He shook his head and turned away from the empty foyer. She watched tension spread up his spine and through his shoulders as he walked towards the dining room alone.

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Legal Theft: Petri Dish

If not for the soft chatter of the machines, she would go mad. Today their thrum was muffled. It barely permeated the thick glass of her containment tank. She pressed the side of her face to the curved edge to hear them better. Her cheek collapsed into smoky electricity and fanned over the clear glass.

Voice meant nothing to them, but she moved her lips anyway, Hello.

The soft surge of a power switch greeted her. Hello, it said without words. She smiled and placed a finger against the glass, concentrating to keep the digit firm until she could see the outline of a fingernail. It was the palest blue but there.

This was how she passed most mornings, holding the wafting pieces of herself together while the machine’s computers prattled on about her vitals and their tasks. Sometimes they let something interesting slip, not usually, but often enough that she kept listening.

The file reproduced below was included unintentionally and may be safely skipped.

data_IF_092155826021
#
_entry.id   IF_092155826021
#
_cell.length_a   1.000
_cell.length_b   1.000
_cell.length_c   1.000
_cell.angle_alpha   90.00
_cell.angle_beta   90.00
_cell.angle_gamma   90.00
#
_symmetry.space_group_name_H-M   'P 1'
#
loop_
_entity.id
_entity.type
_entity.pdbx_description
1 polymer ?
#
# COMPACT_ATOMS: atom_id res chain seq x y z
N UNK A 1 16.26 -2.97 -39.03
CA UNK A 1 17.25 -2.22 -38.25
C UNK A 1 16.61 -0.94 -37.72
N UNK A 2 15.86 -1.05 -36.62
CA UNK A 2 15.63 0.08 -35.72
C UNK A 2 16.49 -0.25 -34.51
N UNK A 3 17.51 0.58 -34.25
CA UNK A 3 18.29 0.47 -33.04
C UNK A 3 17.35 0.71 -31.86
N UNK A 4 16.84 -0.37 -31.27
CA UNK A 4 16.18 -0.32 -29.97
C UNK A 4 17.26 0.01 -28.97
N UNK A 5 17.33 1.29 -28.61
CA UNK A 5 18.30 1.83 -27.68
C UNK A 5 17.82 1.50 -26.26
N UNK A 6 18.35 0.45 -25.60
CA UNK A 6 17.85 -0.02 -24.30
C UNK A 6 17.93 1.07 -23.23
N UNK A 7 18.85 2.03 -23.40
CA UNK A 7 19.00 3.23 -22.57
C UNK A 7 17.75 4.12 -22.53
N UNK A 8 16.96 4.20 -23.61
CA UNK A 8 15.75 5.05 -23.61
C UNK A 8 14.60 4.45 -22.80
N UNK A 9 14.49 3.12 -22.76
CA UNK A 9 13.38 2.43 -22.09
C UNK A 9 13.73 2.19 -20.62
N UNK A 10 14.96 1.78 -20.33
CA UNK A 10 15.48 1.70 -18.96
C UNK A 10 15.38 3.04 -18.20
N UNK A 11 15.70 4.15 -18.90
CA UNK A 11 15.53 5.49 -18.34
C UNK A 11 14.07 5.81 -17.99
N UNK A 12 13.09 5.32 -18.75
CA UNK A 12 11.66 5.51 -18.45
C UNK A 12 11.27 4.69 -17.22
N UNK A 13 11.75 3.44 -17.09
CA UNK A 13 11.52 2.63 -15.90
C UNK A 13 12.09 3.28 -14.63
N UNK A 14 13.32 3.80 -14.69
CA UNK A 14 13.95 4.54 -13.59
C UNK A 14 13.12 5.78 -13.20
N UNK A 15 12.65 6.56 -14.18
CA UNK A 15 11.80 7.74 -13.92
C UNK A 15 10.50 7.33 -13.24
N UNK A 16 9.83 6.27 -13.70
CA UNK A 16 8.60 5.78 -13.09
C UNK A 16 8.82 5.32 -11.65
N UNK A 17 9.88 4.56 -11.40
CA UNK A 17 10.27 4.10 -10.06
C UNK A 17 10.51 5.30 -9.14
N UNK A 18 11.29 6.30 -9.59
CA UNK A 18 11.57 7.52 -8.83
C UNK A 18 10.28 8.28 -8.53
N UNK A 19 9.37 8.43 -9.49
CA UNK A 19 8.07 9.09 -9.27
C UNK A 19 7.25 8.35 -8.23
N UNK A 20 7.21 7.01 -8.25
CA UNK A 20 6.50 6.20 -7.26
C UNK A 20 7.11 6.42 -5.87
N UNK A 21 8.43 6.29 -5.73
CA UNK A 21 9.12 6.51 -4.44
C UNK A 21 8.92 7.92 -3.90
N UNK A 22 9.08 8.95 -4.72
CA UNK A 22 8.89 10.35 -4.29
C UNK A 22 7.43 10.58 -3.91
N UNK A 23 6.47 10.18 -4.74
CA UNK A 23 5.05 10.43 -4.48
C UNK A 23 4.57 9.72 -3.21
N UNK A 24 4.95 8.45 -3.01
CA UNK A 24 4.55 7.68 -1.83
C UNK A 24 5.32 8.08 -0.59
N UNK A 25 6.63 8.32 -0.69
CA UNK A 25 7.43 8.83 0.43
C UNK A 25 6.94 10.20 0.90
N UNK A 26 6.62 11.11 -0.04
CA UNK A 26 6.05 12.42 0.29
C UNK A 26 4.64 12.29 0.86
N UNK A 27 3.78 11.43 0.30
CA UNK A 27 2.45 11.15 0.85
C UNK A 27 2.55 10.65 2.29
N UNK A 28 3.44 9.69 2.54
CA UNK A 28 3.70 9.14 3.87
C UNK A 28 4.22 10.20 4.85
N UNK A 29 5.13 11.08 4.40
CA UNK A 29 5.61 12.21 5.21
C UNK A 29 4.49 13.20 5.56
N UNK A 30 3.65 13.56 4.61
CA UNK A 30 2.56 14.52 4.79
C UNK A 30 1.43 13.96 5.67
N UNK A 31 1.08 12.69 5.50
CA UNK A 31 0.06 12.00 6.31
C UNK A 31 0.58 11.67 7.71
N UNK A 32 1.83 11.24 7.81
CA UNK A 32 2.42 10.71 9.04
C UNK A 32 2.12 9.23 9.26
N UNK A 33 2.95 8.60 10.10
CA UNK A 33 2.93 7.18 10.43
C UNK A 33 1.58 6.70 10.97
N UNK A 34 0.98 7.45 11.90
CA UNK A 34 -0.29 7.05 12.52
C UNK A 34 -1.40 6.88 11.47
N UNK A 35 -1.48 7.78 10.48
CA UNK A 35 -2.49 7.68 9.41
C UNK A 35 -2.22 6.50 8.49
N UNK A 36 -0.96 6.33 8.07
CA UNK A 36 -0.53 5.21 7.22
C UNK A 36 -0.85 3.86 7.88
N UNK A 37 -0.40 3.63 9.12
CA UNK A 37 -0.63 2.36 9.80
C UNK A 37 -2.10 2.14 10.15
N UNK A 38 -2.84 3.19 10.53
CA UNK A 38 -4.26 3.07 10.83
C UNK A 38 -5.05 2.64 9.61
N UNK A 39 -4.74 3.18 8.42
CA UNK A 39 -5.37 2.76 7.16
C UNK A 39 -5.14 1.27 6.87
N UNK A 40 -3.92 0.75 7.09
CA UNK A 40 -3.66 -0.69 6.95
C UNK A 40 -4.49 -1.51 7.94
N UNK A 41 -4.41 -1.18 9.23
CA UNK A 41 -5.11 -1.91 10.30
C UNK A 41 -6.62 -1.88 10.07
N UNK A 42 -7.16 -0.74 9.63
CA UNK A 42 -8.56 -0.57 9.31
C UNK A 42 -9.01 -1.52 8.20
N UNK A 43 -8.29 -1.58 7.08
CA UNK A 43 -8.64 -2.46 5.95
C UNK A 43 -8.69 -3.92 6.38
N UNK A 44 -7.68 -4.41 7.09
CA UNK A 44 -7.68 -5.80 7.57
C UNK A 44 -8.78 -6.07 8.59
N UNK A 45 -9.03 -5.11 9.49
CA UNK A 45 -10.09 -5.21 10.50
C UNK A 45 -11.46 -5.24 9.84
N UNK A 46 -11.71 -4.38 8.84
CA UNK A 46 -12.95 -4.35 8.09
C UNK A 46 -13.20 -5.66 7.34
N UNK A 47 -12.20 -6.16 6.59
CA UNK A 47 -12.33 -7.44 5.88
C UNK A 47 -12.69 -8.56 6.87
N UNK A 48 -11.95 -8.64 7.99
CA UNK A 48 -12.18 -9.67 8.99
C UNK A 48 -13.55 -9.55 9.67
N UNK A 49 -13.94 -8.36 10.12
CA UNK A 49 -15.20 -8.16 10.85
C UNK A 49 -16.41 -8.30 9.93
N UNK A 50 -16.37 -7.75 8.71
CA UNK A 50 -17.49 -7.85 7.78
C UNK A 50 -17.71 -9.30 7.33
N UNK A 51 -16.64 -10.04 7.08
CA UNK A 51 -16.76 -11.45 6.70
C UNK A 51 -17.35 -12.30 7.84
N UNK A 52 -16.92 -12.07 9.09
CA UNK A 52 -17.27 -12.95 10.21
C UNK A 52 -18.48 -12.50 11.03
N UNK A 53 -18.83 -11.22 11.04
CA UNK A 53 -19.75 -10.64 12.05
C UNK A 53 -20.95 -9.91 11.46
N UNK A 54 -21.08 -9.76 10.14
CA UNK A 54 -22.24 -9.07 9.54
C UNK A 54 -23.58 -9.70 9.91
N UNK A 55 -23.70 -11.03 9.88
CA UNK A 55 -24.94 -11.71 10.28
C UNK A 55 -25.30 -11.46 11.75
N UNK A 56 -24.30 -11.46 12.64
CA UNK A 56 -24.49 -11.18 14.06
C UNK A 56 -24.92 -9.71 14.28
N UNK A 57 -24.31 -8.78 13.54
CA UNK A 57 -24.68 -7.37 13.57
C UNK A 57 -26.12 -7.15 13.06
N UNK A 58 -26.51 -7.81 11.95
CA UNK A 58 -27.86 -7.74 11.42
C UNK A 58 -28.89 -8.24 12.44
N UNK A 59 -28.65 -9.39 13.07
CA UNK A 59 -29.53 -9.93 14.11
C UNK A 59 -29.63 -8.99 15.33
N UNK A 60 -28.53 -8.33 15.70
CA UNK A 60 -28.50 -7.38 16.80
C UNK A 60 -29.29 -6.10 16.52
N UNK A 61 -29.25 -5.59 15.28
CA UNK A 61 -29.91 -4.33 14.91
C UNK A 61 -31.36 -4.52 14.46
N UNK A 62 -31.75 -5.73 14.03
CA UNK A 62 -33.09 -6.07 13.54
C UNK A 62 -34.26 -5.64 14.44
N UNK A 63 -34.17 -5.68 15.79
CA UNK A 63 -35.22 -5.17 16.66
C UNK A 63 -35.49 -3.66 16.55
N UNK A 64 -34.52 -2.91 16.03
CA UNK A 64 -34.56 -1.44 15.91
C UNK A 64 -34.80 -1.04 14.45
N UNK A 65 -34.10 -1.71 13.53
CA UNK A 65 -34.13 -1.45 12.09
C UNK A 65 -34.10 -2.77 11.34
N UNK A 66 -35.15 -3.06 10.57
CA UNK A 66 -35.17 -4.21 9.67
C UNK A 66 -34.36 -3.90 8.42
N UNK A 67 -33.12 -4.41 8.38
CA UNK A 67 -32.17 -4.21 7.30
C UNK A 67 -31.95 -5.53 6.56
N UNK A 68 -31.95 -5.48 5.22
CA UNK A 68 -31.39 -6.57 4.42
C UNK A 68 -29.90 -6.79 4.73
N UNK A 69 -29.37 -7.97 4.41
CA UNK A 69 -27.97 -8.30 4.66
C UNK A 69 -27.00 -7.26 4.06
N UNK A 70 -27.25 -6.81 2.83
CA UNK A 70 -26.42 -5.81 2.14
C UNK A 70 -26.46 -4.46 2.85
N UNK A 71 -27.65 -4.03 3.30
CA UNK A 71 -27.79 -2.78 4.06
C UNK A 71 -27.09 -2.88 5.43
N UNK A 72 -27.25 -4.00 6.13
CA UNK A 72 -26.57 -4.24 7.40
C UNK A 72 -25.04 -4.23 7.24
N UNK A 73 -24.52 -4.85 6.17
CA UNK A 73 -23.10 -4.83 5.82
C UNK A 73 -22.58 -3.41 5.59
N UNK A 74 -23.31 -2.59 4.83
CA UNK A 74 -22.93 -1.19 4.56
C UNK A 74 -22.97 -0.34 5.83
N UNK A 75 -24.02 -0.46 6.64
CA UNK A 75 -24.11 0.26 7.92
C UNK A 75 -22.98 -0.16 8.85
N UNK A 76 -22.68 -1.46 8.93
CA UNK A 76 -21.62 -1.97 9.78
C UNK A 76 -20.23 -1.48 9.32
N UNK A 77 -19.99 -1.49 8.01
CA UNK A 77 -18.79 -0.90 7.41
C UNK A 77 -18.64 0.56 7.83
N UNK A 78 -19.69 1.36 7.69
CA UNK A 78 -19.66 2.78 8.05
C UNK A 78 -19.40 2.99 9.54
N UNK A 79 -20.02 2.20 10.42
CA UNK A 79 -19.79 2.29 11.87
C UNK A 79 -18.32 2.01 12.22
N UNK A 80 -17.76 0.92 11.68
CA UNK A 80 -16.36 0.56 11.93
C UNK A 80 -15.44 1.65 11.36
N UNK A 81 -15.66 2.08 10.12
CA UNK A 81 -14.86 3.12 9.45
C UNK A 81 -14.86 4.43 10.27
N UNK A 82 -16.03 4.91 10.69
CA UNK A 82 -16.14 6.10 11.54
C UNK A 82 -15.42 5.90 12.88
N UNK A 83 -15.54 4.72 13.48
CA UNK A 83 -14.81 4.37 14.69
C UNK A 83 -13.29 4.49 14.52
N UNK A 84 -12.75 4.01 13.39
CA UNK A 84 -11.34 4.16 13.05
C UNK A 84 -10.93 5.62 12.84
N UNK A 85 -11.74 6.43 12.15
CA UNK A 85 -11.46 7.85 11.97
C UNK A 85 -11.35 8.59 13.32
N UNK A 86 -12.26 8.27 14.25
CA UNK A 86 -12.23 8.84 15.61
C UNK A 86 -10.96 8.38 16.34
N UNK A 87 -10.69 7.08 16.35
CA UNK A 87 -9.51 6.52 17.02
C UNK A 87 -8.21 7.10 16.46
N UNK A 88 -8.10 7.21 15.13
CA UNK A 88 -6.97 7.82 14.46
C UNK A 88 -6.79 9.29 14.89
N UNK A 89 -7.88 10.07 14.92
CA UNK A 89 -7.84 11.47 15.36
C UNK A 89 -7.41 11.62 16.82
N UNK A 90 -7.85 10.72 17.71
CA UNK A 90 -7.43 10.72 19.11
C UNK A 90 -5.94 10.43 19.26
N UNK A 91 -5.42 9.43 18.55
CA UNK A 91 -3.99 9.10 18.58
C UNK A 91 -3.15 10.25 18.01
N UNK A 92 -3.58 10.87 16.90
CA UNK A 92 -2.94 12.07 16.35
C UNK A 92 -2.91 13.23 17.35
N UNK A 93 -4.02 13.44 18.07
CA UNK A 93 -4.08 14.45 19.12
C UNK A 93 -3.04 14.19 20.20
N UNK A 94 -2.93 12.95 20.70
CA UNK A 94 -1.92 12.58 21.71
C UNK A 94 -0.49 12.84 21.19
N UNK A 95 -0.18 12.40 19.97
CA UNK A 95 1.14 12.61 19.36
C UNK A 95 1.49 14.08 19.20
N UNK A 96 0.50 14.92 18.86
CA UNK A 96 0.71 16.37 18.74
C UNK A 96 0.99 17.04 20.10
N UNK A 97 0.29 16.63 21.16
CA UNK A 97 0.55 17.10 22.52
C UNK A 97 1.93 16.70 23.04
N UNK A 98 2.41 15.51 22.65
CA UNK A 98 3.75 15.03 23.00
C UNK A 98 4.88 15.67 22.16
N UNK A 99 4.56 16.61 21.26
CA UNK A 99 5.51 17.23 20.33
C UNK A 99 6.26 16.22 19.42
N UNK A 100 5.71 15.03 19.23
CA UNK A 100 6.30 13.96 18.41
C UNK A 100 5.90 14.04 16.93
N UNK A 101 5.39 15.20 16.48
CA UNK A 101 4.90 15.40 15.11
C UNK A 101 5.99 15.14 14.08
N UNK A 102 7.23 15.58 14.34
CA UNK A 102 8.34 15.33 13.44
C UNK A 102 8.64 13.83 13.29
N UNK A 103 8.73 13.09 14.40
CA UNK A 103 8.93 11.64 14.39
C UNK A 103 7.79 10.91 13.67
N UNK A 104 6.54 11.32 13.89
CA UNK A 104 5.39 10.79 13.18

That was until the men in lab coats arrived. The door of the lab clicked with heavy locks, beeped, and finally unbolted letting them in. She scattered, dropping into crackling vapor to pool at the bottom of the tank. Three doctors entered this time.

Like the machines, their voices were soft, rendered flat from the glass between them and volume with which they discussed her. She strained to hear, licking up against the base of the tank to peer into the room.

The computer reported her frequency levels before moving on to other metrics she’d yet to decipher. The doctors took notes and murmured with their soft deadened voices. They circled her. The edges of their crisp white coats blended them to the sterile white of the walls and machines. In comparison she felt loud, bright and crackling at the bottom of their petri dish.